By: V4 Agency
Hashtags like #heilhitler and “#BurnTheJews” are just some of the key words used in posts and shared with apparent impunity by many on Twitter, because the social media platform, at least until now, has failed to remove their profiles. Twitter is also known to have previously enabled ads targeting neo-Nazi and Islamophobic users.
Although major tech companies, including Twitter, have banned the US President from their platform, anti-Jewish and Nazi content can remain.
Twitter has been criticised by many for hosting white supremacy accounts on its platform, of which more than 50 were suspended last summer.
In some cases, Twitter gave the so-called “blue check mark” to neo-Nazi profiles. These blue badge icons usually appear on the profiles of celebrities, stars, athletes and news sites, among others, to indicate that the account of public interest is authentic. Well-known neo-Nazi Jason Kessler was also “ticked“.
However, a good number of Nazi and anti-Jewish content is still present on Twitter.
“Just got herpes from a Jew,” a user writes.
“Who gives a fuck about peace in the Middle East?! I don’t!! It doesn’t affect me,” reads the post of a committed Antifa user.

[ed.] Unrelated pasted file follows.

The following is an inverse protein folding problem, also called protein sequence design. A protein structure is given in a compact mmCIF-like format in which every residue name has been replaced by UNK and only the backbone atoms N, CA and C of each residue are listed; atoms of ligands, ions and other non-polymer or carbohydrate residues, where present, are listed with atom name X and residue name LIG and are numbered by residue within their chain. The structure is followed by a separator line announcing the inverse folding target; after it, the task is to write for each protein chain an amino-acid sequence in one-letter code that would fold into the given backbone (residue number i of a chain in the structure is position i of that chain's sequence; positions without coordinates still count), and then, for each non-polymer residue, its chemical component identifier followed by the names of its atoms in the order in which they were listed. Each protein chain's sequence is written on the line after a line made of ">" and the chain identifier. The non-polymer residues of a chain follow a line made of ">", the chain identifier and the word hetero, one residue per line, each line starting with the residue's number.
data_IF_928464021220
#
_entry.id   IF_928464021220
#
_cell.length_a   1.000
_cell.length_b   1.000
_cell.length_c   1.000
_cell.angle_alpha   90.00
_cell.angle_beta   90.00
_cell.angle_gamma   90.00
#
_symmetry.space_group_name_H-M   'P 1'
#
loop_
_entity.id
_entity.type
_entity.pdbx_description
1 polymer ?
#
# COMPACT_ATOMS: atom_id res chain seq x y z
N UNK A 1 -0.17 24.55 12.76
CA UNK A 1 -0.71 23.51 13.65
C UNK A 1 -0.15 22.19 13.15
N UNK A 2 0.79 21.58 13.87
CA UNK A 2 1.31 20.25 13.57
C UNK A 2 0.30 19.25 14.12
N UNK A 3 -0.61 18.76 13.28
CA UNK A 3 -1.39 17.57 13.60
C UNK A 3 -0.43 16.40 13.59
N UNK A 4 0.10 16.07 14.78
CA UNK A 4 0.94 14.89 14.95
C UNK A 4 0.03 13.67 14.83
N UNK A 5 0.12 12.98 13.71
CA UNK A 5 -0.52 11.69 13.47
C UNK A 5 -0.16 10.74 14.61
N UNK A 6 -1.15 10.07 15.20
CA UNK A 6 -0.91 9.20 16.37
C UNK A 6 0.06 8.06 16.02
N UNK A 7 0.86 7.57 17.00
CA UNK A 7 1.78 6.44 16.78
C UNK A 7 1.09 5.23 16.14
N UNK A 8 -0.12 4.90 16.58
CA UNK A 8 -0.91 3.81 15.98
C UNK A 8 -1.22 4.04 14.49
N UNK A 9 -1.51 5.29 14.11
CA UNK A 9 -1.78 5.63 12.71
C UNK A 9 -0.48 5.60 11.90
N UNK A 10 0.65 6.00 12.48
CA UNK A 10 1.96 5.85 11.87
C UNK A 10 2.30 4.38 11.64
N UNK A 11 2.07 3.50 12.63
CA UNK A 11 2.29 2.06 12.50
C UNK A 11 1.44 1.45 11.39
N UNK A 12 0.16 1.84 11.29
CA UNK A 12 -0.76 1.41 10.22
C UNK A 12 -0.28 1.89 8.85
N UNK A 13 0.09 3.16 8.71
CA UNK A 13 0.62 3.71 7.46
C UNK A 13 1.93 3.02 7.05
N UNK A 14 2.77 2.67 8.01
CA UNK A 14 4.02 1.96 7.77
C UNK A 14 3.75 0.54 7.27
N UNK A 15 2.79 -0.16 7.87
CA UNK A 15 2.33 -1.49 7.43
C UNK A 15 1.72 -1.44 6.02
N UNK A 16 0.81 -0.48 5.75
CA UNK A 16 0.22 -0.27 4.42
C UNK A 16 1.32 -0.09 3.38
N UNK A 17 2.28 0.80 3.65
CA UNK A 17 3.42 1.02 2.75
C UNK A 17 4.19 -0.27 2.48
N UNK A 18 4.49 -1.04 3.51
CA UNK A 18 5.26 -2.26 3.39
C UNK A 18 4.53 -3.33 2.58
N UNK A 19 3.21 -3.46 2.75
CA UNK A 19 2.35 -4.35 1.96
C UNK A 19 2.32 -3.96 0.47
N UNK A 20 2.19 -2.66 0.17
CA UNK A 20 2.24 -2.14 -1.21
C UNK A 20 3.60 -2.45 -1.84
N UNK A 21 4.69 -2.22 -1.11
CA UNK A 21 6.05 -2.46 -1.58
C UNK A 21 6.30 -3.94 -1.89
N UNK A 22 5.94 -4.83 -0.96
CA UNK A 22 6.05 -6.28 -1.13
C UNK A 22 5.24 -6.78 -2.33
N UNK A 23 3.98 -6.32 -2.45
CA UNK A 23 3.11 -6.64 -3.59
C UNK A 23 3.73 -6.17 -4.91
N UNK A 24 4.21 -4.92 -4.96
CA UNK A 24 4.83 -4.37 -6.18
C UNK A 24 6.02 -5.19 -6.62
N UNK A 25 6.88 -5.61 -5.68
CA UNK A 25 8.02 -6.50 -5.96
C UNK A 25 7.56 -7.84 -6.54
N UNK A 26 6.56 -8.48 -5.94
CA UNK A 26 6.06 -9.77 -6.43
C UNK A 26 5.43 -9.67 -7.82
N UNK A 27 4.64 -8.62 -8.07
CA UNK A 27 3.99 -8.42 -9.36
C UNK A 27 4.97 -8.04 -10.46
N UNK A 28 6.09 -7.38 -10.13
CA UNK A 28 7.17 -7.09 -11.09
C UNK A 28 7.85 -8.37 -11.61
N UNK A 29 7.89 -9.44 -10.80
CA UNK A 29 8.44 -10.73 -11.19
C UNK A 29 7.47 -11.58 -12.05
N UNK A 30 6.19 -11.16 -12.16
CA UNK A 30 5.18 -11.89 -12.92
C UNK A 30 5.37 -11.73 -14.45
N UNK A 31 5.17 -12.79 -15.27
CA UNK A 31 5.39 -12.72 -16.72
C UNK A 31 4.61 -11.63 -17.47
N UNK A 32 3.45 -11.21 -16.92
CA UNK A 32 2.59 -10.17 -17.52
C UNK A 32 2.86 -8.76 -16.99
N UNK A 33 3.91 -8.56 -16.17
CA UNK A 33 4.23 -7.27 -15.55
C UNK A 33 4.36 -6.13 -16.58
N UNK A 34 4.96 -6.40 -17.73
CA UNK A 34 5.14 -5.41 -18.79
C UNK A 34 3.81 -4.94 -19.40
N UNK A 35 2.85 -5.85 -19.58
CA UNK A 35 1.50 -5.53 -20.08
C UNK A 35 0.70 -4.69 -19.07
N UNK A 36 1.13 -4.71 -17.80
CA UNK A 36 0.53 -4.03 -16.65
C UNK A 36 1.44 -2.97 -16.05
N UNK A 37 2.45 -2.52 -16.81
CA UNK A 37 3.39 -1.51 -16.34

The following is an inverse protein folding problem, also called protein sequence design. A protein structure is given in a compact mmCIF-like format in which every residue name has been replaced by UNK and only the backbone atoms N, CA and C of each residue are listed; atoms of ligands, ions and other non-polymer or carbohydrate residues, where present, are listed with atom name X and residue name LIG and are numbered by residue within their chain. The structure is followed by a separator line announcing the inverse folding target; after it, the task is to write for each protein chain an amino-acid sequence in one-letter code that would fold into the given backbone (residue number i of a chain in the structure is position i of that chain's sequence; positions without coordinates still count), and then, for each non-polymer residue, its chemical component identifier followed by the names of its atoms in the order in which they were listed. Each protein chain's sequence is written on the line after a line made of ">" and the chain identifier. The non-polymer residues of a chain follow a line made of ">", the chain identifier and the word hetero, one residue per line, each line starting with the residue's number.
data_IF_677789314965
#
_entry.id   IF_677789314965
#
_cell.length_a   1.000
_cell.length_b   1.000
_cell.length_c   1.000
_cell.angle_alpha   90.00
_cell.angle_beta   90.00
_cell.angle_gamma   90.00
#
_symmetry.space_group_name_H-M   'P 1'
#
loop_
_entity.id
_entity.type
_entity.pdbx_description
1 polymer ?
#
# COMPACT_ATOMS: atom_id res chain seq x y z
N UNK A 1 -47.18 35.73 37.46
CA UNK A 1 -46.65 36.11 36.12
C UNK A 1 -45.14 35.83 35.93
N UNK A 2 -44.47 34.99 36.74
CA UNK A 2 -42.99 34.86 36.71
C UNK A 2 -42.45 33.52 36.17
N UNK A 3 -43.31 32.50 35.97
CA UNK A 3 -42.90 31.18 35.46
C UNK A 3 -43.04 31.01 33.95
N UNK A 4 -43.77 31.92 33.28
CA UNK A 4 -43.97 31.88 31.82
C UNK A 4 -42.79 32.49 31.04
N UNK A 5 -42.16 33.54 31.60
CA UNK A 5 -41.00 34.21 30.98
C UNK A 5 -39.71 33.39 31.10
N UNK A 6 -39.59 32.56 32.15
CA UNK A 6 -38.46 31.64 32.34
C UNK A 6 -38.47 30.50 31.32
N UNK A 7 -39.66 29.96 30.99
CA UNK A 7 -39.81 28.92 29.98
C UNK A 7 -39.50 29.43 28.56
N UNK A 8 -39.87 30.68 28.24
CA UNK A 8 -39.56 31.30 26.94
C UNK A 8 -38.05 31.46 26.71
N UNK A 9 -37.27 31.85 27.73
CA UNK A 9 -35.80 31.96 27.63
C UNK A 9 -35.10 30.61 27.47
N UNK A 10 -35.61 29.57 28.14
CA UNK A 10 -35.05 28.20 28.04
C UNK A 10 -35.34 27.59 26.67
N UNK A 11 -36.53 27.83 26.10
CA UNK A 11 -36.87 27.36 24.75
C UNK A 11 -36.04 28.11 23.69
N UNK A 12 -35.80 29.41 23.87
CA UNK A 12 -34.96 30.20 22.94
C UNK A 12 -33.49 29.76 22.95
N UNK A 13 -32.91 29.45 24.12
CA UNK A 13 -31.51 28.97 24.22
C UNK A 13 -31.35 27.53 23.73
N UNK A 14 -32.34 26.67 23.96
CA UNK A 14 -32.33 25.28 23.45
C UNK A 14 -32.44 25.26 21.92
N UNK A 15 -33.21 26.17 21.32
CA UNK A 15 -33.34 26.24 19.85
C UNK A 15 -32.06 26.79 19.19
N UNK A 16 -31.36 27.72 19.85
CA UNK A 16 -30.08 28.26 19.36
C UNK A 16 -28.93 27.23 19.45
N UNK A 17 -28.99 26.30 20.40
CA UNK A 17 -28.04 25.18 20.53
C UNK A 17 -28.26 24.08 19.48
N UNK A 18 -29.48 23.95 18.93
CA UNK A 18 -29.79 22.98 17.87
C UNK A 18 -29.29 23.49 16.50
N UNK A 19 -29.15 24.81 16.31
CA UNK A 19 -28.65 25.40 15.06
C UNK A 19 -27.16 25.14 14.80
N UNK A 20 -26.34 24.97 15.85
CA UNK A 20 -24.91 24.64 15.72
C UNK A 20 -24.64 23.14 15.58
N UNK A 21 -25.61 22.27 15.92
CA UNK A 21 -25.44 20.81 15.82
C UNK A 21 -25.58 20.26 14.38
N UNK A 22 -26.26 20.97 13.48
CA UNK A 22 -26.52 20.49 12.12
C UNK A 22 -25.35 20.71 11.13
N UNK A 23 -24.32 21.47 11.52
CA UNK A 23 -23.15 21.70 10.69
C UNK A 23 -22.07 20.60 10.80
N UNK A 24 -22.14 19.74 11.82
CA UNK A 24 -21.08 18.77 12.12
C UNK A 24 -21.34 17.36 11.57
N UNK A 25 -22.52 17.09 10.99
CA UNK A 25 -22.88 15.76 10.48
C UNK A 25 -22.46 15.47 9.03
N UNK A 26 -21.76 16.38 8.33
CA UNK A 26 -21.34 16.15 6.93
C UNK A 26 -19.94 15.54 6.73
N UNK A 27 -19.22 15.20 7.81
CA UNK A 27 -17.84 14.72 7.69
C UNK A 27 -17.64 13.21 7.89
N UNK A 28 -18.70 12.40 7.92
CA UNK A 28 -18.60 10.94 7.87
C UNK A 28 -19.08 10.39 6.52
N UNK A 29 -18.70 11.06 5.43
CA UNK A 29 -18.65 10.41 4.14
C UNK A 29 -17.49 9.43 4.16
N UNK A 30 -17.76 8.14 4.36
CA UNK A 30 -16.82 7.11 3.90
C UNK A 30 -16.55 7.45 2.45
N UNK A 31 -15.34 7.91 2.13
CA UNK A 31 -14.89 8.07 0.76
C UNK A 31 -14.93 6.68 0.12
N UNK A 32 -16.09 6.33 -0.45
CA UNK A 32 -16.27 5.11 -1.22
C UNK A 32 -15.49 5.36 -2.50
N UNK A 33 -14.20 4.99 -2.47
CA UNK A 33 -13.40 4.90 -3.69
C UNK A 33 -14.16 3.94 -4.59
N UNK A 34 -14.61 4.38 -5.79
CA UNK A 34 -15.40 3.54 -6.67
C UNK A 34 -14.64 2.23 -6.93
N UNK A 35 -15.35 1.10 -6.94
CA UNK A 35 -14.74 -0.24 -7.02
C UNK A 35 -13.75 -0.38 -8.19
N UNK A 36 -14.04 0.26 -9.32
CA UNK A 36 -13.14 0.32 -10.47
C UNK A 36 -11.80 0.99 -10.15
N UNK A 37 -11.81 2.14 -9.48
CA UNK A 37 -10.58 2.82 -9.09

The following user has wild dreams about sending Trump supporters to concentration camps.
“Not gonna lie but the coronavirus is the best thing to happen to me in a while. The Jews that got left behind are dead,” another user wrote.
“Israeli Jews should make room by getting the fuck out of Israel,” one user tweeted.
“Rebellious Jews in movie theater and one took his yamika off, go back to Israel,” someone elso wrote.
“This world needs another Holocaust,” yet another online user said.
These posts clearly show that the hashtags “#heilhitler”, “#fuckjews”, “#FuckIsreal”, “#BurnTheJews” and “#HitlerWasGreat” are not banned on Twitter. Besides, clicking on them will bring up further similar content.
Occasionally, users also share some anti-Semitic memes.
“Dirty lying fucking Jews didn’t have it as bad as they try and make out,” they wrote.
Last year Twitter was also forced to apologise, as it allowed ads to be “micro-targeting” neo-Nazis, transphobes, and homophobes. BBC has discovered that it was made possible for brands to send ads to users who had searched for terms including “transphobic,” “white supremacists,” and “anti-gay.” A fake created by the BBC also targeted similar groups.
It tuned out that using keywords including “islamophobes,” “islamaphobia”, “islamophobic,” and “#islamophobic” resulted in the ad potentially reaching between 92,900 and 114,000 users. Ads targeting people using the term “neo-Nazi” in the UK would reach an audience of up to 81,000 people.
In a 2019 interview with the Rolling Stone magazine, Twitter CEO Jack Dorsey basically disowned responsibility towards users regarding the Nazi ads incident.
“A lot of the ‘remove the Nazis’ calls are also due to the fact that our enforcement operates on reporting. A lot of people don’t report. They see things, but it’s easier to tweet out “get rid of the Nazis” than to report it,” Dorsey said.